The third model suggests that although Bregs are phenotypically distinct, they do not express ubiquitous lineage-specific markers. Rather, they are characterized by the production of IL-10 to control powerful T cell-mediated responses. Certain cell types might also possess additional mechanisms of suppression.3-5 There may be different pathways involved with the differentiation of B cells to Bregs. Bregs share many phenotypic markers with transitional, marginal zone, marginal zone precursor, memory, and B1 B cells. These findings suggest that the environment of developing B cells is critical in their differentiation into Bregs.12 However, it is still unclear how these Bregs migrate to their respective tissue microenvironments, and how cells from these phenotypic subsets become Bregs, as these cells do not seem to constitute their own lymphocyte lineage.12 

BIG DATA ANALYSIS: There is a paucity of knowledge concerning Breg development and differentiation.13 While in silico analysis may help to bridge these knowledge gaps, there is little research that explicitly mentions Breg development.13 Current literature suggests that human B lymphopoiesis mirrors that of murine models as it occurs through certain developmental stages, such as pro-B cells, pre-B cells, and immature B cells before leaving the bone marrow. Throughout development, cells become more restricted to their cell type, and using single-cell technology to analyze cellular features (e.g. phenotypic proteins, transcription factors, regulatory enzymes, cell-state indicators, and regulatory signaling molecules) helps to detect the underlying relationships that drive differentiation.13 To further illustrate the importance of such features, this review will examine two primary articles that use in silico analysis and bioinformatics to understand how cell surface changes directly impact Breg development. 

Bendall et al. used single-cell mass cytometry and a Wanderlust clustering algorithm to organize single cells onto a continuum to predict the B cell trajectory from hematopoietic stem cell to naïve B cells using their respective surface markers.13 A single sample of bone marrow has demonstrated that cells asynchronously transition through these stages, suggesting that hematopoiesis is a continuous process and confirms our current understanding of B cell development from pro- to immature B cells.13 This data reveals signalling changes corresponding to cell fate decisions, cell-cycle status (i.e. survival, proliferation, and apoptosis), and somatic recombination to paint a bigger picture of B lymphopoiesis.13 The data also revealed previously unknown stages of pro-B cells characterized by CD34, CD38, CD24, and TdT expression.13 Furthermore, the study discovered the precise timing of genomic rearrangement in sub-populations of pro-B cells, which is associated with IL-7-induced STAT5 signalling activation.13 These developmental processes are not a discrete set of steps, but rather a continuous process marked by coordination points and trends.13 However, without branch points, the model of Bendell et al. suggests that all cells follow the same transition from hematopoietic stem cell to immature B cell. Following the induced hypothesis of Breg development, where cells can be derived from any developmental stage given the right environment, this model is limited.14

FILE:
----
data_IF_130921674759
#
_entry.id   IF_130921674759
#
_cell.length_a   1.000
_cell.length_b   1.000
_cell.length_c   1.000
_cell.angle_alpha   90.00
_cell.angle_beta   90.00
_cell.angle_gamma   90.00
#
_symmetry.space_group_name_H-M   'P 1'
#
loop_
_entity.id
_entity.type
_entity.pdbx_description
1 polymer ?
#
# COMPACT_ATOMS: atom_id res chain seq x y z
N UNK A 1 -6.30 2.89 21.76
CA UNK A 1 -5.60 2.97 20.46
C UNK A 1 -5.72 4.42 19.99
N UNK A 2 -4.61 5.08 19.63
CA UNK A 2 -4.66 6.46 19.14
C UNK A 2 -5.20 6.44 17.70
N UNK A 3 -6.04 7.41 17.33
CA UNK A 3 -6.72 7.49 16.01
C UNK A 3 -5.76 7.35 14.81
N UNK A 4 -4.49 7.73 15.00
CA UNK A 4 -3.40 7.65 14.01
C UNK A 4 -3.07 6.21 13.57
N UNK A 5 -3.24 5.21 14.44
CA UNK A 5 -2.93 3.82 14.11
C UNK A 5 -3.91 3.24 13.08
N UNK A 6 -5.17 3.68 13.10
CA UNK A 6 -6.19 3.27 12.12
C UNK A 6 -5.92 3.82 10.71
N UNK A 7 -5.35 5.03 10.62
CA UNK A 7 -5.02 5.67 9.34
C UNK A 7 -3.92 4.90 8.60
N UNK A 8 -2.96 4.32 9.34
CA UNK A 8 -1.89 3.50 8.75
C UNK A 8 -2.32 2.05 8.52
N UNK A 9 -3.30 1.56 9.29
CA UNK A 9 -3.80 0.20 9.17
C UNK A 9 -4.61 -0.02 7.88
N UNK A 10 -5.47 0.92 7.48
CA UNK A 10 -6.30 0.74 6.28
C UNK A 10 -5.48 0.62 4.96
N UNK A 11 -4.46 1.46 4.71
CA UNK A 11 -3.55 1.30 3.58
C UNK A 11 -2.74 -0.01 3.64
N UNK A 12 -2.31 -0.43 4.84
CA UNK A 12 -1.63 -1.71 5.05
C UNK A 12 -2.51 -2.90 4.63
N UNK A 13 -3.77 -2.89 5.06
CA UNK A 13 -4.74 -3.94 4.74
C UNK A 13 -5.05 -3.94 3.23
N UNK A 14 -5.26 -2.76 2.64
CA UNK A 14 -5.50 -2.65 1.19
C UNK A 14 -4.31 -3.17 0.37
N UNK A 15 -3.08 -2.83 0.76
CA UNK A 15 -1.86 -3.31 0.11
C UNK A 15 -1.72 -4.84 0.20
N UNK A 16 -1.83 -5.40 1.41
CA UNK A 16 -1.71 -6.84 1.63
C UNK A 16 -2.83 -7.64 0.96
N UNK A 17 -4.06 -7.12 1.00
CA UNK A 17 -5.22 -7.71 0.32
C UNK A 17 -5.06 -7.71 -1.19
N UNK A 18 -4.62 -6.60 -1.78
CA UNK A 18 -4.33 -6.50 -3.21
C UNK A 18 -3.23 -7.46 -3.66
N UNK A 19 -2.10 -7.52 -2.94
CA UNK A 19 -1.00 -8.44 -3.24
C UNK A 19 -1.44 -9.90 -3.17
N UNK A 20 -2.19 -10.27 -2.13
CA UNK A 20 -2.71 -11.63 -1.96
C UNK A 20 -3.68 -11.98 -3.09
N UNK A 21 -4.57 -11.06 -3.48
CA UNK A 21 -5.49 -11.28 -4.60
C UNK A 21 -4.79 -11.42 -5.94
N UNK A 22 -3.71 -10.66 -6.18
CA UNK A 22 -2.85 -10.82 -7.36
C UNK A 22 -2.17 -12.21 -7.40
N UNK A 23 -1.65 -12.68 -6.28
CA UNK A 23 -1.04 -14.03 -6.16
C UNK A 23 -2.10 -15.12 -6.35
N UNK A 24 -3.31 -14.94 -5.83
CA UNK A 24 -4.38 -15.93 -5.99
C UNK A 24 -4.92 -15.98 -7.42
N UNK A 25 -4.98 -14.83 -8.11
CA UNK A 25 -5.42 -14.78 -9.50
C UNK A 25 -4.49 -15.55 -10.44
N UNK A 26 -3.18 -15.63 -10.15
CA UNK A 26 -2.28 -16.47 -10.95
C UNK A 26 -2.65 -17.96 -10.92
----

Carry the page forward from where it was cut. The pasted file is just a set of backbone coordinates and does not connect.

Probability state modeling (PSM) is an approach that produces an analysis of antigen up- and downregulation in chronological order from cytometry data.15 Bagwell et al. used PSM in bone marrow samples to examine B cell stages before and after CD19 upregulation.15 Prior to CD19 upregulation, there are at least two coordination points, marking three stages: P1, hematopoietic stem cell; P2, common lymphoid progenitor; and P3, pro-B cell.15 Subsequent to CD19 upregulation, there are three coordination points, forming four stages: B1, pre-B cell; B2, early B cell; B3, immature B cell; and B4, transitional B cell.15 Transitions between different stages are marked by the upregulation and downregulation of different cell markers. As many of these cell surface markers are also expressed on Bregs, a certain combination of these markers may reflect Breg progression. However, as CD10 and CD19 expression may reflect some stochasticity, there is some variability concerning the labelling of this progression.15

Given the lack of research on Breg development, bioinformatics has become a widely sought out solution. In silico and gene analysis can provide a greater understanding of the signals that drive Breg differentiation and activation. This analysis would be applicable for research on Bregs and can create healthy developmental trajectories to pinpoint irregularities in disease processes such as MS.13 For instance, the Th1 plaque formation and demyelination pathogenesis of MS has been oversimplified in the past; now that recent findings have shifted the focus to B cells, computer models may inform improved therapeutic approaches that harness Bregs to ameliorate autoimmune diseases.

CONCLUSION: The maintenance of peripheral tolerance is essential, and Bregs perform regulatory functions to suppress immune responses by secreting IL-10 and TGF-β. No transcription factors have been specifically associated with Breg development; however, the Treg differentiation pathway may provide insight on the unique lineage of Bregs. There has been evidence that Breg subsets may share similar gene expression and cytokine profiles, and this relationship should be further studied. While there is limited research concerning Breg development, bioinformatics and in silico methods show immense promise in addressing knowledge gaps and may have even broader implications in understanding autoimmunity.

Written by Samantha Visva and Dr. John Paul Oliveria

Edited by Daniel Rayner and Kevin Zhao

Reviewed by Dr. Joshua F. E. Koenig

Graphics by Ruby Zheng

References may be found in Issue 35.